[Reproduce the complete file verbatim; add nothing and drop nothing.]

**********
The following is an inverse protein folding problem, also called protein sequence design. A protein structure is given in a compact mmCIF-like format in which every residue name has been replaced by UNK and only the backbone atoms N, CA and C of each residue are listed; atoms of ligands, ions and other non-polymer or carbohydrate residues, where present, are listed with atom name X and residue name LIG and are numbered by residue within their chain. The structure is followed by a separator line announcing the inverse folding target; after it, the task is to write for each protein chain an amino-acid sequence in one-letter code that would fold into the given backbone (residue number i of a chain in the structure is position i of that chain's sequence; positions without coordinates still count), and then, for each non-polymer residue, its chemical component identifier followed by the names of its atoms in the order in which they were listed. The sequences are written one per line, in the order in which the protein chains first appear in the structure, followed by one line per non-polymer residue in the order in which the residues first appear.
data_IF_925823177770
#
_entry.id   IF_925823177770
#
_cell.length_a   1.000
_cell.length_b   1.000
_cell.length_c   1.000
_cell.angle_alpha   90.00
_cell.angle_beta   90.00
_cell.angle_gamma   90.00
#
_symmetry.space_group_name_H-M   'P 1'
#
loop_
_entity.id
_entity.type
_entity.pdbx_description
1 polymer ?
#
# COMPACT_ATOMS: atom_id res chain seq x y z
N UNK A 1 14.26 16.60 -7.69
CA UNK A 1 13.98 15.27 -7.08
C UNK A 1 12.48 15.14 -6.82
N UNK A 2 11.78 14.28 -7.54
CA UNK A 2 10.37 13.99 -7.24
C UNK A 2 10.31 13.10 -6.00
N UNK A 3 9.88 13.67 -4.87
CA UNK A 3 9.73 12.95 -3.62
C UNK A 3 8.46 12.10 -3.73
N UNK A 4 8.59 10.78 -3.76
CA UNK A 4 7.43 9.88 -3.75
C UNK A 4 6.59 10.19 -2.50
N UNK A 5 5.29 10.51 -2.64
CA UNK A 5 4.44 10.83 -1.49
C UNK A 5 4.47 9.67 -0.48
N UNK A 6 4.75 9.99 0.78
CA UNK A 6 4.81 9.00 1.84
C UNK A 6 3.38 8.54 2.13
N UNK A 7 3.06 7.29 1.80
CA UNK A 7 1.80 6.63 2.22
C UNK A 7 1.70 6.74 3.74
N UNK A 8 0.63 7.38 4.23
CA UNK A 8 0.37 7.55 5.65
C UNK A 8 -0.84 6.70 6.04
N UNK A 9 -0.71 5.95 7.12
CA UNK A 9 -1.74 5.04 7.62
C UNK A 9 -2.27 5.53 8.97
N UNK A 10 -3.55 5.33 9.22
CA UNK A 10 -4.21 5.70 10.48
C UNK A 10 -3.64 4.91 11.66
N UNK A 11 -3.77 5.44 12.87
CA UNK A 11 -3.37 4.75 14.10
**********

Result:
The following is an inverse protein folding problem, also called protein sequence design. A protein structure is given in a compact mmCIF-like format in which every residue name has been replaced by UNK and only the backbone atoms N, CA and C of each residue are listed; atoms of ligands, ions and other non-polymer or carbohydrate residues, where present, are listed with atom name X and residue name LIG and are numbered by residue within their chain. The structure is followed by a separator line announcing the inverse folding target; after it, the task is to write for each protein chain an amino-acid sequence in one-letter code that would fold into the given backbone (residue number i of a chain in the structure is position i of that chain's sequence; positions without coordinates still count), and then, for each non-polymer residue, its chemical component identifier followed by the names of its atoms in the order in which they were listed. The sequences are written one per line, in the order in which the protein chains first appear in the structure, followed by one line per non-polymer residue in the order in which the residues first appear.
data_IF_925823177770
#
_entry.id   IF_925823177770
#
_cell.length_a   1.000
_cell.length_b   1.000
_cell.length_c   1.000
_cell.angle_alpha   90.00
_cell.angle_beta   90.00
_cell.angle_gamma   90.00
#
_symmetry.space_group_name_H-M   'P 1'
#
loop_
_entity.id
_entity.type
_entity.pdbx_description
1 polymer ?
#
# COMPACT_ATOMS: atom_id res chain seq x y z
N UNK A 1 14.26 16.60 -7.69
CA UNK A 1 13.98 15.27 -7.08
C UNK A 1 12.48 15.14 -6.82
N UNK A 2 11.78 14.28 -7.54
CA UNK A 2 10.37 13.99 -7.24
C UNK A 2 10.31 13.10 -6.00
N UNK A 3 9.88 13.67 -4.87
CA UNK A 3 9.73 12.95 -3.62
C UNK A 3 8.46 12.10 -3.73
N UNK A 4 8.59 10.78 -3.76
CA UNK A 4 7.43 9.88 -3.75
C UNK A 4 6.59 10.19 -2.50
N UNK A 5 5.29 10.51 -2.64
CA UNK A 5 4.44 10.83 -1.49
C UNK A 5 4.47 9.67 -0.48
N UNK A 6 4.75 9.99 0.78
CA UNK A 6 4.81 9.00 1.84
C UNK A 6 3.38 8.54 2.13
N UNK A 7 3.06 7.29 1.80
CA UNK A 7 1.80 6.63 2.22
C UNK A 7 1.70 6.74 3.74
N UNK A 8 0.63 7.38 4.23
CA UNK A 8 0.37 7.55 5.65
C UNK A 8 -0.84 6.70 6.04
N UNK A 9 -0.71 5.95 7.12
CA UNK A 9 -1.74 5.04 7.62
C UNK A 9 -2.27 5.53 8.97
N UNK A 10 -3.55 5.33 9.22
CA UNK A 10 -4.21 5.70 10.48
C UNK A 10 -3.64 4.91 11.66
N UNK A 11 -3.77 5.44 12.87
CA UNK A 11 -3.37 4.75 14.10